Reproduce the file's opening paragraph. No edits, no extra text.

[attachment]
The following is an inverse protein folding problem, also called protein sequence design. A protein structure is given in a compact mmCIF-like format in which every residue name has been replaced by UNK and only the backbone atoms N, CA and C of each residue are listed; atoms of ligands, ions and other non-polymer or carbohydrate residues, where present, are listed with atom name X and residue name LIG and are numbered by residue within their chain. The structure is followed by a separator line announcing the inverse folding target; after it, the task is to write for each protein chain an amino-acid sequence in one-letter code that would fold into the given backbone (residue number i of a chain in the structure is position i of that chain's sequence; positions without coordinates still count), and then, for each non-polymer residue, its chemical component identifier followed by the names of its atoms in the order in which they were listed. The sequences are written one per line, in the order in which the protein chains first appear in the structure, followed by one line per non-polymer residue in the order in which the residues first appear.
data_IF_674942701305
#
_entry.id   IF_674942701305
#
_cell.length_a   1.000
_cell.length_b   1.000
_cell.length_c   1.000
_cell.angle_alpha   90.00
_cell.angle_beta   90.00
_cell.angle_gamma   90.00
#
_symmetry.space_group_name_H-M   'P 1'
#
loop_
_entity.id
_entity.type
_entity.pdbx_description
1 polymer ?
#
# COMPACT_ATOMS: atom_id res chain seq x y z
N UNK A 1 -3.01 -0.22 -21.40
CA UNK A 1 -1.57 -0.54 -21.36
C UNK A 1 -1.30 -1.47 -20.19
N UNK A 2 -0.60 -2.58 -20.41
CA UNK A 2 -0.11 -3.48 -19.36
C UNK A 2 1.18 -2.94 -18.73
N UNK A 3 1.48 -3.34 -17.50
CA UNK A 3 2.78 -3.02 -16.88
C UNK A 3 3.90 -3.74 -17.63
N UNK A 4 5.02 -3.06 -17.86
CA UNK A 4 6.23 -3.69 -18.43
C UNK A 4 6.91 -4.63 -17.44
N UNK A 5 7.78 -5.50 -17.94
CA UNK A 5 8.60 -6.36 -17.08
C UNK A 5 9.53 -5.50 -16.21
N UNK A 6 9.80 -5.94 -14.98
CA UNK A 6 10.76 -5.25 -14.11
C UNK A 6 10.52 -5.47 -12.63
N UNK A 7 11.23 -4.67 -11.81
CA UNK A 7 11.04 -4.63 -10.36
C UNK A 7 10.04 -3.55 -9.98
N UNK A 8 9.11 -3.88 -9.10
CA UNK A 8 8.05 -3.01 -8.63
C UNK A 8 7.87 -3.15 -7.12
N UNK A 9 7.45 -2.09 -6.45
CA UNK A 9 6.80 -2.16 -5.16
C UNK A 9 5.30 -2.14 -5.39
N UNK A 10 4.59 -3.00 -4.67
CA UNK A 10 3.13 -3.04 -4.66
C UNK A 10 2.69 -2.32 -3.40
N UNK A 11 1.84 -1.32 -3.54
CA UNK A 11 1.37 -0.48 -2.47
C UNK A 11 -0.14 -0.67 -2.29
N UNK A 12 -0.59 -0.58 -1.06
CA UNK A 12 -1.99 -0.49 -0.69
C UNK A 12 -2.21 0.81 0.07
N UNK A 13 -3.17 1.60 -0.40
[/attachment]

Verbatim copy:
The following is an inverse protein folding problem, also called protein sequence design. A protein structure is given in a compact mmCIF-like format in which every residue name has been replaced by UNK and only the backbone atoms N, CA and C of each residue are listed; atoms of ligands, ions and other non-polymer or carbohydrate residues, where present, are listed with atom name X and residue name LIG and are numbered by residue within their chain. The structure is followed by a separator line announcing the inverse folding target; after it, the task is to write for each protein chain an amino-acid sequence in one-letter code that would fold into the given backbone (residue number i of a chain in the structure is position i of that chain's sequence; positions without coordinates still count), and then, for each non-polymer residue, its chemical component identifier followed by the names of its atoms in the order in which they were listed. The sequences are written one per line, in the order in which the protein chains first appear in the structure, followed by one line per non-polymer residue in the order in which the residues first appear.